Much more interesting that this is the web of knowledge, explicit and assumed about Richard Wenthworth being the Spider. Wenthworth's ex-girlfriend knows that he is the Spider, her husband the police commissioner who feels that the Spider is useful in the city and may suspect Wenthworth and does not want to know for sure, Joe Hilt, a detective who is sure that Wenthworth is the Spider but cannot prove it and Ram Singh, Wenthworth's lawyer who does know.
This is a nice tangle that gives the story of the Spider context and depth and allows for numerous dramatic possibilities, David Liss makes uses of a lot of them. They nicely complicate the straight extortion of the Zombie Queen as the struggle whit her draws in the cast and their relationships to Wenthworth become important.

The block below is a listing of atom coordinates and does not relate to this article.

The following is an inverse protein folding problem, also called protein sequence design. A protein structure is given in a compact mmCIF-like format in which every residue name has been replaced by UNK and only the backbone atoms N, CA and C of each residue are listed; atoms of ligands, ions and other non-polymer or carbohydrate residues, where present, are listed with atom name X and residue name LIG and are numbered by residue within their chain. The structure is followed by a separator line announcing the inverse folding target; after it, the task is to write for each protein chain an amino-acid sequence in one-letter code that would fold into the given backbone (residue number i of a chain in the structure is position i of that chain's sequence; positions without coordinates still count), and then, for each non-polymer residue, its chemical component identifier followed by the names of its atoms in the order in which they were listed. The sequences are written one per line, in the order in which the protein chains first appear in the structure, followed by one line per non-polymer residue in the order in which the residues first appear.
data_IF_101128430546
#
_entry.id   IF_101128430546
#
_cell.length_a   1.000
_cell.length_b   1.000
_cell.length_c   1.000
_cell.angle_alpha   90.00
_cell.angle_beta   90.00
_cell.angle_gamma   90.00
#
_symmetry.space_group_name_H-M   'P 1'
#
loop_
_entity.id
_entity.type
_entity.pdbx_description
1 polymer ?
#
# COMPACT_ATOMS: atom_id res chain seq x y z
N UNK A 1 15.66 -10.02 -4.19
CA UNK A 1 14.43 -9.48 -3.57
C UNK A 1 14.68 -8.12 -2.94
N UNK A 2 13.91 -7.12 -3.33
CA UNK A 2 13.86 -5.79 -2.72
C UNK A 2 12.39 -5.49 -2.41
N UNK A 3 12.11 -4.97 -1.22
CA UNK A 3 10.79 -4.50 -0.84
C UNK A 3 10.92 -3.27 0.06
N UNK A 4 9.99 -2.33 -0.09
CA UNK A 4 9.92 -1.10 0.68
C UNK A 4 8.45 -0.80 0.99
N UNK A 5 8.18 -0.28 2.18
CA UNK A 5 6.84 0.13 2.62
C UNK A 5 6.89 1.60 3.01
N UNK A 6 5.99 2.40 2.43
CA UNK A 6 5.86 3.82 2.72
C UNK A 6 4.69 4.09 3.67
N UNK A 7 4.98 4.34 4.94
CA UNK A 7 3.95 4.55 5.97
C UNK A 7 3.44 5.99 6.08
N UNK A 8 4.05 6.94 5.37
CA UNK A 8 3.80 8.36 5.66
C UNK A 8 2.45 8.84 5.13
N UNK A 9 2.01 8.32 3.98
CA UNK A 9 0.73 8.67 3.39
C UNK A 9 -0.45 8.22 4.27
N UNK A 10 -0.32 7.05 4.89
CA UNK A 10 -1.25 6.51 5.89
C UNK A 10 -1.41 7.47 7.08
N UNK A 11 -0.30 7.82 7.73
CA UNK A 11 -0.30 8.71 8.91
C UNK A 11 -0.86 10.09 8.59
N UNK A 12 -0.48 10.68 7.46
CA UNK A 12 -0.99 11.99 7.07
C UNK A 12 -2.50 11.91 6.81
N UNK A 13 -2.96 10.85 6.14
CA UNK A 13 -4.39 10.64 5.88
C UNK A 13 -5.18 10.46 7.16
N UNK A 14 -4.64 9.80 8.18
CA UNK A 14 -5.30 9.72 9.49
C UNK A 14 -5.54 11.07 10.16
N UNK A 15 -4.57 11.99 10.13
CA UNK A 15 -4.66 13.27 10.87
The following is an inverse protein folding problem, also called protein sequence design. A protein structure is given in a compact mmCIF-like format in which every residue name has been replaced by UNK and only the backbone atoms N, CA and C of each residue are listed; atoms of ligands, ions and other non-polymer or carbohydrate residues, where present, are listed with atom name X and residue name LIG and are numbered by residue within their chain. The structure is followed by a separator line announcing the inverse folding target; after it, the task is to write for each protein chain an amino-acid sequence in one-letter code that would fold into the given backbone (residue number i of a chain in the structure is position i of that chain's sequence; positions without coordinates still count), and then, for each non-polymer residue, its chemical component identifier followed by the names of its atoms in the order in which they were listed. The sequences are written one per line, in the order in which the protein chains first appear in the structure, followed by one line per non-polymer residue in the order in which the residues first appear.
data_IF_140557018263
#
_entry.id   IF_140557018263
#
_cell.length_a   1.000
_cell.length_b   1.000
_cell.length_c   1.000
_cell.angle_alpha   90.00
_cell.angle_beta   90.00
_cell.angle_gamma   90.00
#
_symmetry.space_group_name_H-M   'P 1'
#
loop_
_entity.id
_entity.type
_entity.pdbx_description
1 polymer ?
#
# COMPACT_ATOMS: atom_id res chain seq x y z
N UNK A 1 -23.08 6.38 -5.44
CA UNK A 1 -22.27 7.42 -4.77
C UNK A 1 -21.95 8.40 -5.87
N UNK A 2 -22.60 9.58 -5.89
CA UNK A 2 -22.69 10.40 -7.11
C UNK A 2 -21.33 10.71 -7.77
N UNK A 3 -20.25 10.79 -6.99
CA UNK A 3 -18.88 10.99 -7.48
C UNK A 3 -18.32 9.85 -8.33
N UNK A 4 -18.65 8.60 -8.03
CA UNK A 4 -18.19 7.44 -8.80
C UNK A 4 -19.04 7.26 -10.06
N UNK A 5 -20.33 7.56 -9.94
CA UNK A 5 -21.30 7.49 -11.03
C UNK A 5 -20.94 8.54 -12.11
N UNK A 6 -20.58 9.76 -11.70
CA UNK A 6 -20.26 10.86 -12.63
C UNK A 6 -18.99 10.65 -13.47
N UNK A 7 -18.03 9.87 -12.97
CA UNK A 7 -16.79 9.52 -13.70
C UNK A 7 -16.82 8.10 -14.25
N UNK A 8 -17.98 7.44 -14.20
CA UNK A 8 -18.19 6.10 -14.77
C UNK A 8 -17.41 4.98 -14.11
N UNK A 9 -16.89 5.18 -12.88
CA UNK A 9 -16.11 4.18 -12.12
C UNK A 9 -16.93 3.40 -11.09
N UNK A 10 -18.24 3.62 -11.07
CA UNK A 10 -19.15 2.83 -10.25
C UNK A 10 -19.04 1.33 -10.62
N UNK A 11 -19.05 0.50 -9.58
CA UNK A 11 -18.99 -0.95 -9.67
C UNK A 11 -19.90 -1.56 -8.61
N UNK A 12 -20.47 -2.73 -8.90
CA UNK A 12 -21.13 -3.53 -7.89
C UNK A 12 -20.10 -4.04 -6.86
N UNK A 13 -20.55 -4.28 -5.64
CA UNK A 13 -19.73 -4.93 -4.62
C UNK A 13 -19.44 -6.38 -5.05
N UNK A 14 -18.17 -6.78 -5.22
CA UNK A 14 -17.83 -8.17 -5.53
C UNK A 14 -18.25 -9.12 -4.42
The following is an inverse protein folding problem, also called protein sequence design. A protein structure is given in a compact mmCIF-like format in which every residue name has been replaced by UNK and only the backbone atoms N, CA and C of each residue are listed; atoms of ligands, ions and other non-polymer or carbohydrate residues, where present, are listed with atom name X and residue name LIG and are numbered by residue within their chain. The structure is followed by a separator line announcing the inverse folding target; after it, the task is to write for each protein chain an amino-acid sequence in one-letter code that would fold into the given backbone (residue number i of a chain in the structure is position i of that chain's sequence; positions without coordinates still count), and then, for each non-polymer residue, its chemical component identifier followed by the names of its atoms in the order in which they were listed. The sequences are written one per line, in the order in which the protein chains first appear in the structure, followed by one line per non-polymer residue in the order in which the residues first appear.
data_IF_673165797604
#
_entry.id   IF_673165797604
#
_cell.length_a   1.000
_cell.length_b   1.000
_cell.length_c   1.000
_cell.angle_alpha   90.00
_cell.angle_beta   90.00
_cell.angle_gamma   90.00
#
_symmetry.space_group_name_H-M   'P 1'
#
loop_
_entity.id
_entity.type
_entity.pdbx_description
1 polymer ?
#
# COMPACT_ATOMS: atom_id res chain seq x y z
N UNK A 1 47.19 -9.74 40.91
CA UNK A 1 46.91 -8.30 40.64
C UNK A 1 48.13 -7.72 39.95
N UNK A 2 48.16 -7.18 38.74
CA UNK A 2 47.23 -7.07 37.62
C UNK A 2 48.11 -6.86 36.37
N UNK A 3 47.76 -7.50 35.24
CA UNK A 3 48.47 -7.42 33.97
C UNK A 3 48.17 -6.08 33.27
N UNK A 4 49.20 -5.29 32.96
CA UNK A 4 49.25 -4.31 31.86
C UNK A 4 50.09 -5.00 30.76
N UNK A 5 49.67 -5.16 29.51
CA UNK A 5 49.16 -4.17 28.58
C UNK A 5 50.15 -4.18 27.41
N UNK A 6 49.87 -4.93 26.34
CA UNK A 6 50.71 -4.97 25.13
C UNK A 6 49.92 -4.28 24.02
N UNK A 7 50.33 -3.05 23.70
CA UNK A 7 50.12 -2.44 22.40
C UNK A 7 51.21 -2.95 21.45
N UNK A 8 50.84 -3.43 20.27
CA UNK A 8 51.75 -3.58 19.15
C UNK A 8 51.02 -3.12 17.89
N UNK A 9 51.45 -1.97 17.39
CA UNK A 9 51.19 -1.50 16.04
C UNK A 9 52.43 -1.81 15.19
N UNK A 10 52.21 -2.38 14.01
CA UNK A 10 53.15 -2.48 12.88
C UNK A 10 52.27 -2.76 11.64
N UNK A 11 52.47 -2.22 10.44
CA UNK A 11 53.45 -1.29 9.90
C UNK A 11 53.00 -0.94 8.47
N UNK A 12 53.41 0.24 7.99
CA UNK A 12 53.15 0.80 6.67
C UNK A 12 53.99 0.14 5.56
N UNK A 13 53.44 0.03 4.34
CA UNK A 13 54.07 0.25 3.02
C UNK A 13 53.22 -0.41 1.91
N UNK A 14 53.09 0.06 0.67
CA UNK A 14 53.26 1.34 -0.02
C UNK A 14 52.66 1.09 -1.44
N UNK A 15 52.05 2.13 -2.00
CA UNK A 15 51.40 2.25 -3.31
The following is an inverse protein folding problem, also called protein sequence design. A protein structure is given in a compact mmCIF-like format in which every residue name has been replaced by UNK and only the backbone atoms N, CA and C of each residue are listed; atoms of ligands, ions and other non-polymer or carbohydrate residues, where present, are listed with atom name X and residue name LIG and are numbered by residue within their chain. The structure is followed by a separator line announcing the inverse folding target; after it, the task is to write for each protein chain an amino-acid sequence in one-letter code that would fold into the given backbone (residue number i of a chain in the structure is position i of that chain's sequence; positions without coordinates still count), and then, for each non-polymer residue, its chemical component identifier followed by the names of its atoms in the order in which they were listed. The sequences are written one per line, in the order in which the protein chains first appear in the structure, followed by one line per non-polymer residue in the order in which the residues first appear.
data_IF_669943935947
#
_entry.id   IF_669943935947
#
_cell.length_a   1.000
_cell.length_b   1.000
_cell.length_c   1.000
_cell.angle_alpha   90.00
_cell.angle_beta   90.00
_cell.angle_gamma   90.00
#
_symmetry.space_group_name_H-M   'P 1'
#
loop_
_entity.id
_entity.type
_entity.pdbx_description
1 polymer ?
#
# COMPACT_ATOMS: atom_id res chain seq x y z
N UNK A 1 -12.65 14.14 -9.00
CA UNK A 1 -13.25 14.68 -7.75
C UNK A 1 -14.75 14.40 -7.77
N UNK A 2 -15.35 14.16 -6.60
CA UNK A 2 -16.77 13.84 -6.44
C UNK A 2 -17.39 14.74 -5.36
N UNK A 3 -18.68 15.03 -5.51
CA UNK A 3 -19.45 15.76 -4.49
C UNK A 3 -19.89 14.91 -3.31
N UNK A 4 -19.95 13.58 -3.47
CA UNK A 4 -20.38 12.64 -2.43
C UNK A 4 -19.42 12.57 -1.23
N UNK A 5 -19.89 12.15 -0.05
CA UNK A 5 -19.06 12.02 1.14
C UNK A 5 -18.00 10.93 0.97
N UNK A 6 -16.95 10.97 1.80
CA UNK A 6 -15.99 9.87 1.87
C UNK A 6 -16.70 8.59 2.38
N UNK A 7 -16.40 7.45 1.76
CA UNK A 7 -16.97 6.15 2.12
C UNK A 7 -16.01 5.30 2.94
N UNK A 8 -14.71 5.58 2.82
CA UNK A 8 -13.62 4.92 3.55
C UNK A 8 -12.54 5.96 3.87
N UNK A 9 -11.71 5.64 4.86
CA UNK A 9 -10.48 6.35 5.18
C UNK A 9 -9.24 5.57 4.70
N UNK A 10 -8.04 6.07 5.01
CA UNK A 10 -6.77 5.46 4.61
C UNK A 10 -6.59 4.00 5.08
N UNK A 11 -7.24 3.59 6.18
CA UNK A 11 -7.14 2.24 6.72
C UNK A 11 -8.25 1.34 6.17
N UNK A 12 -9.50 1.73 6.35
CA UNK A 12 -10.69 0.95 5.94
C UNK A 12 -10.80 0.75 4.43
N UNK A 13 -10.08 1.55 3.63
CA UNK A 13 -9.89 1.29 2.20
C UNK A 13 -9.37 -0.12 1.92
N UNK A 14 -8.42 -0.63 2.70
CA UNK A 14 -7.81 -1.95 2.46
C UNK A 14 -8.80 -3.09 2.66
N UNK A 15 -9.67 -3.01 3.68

I have a very strong preference for drawn art, the art by Colton Worley is too great a mix between drawn and near photographic, the elements do not blend into a cohesive whole for me. The art tends to distract and push me out of the story rather than pulling me in and along.  The colouring is excellent, in particular the Spiders cape.
Simon Bowland's lettering is very well done, it quietly and effectively makes the difference between the Spider's narration and the conversations among the cast, it gives Richard Wenthworth as the Spider a voice of his own. This is a very well written comic with strong distinctive art, well worth reading.

Gary Gianni's MonsterMen and Other Scary Stories. Gary Gianni (Writer & Art), Sean Konot, Todd Klien, Clem Robbins (Letters). Dark Horse Books (2012)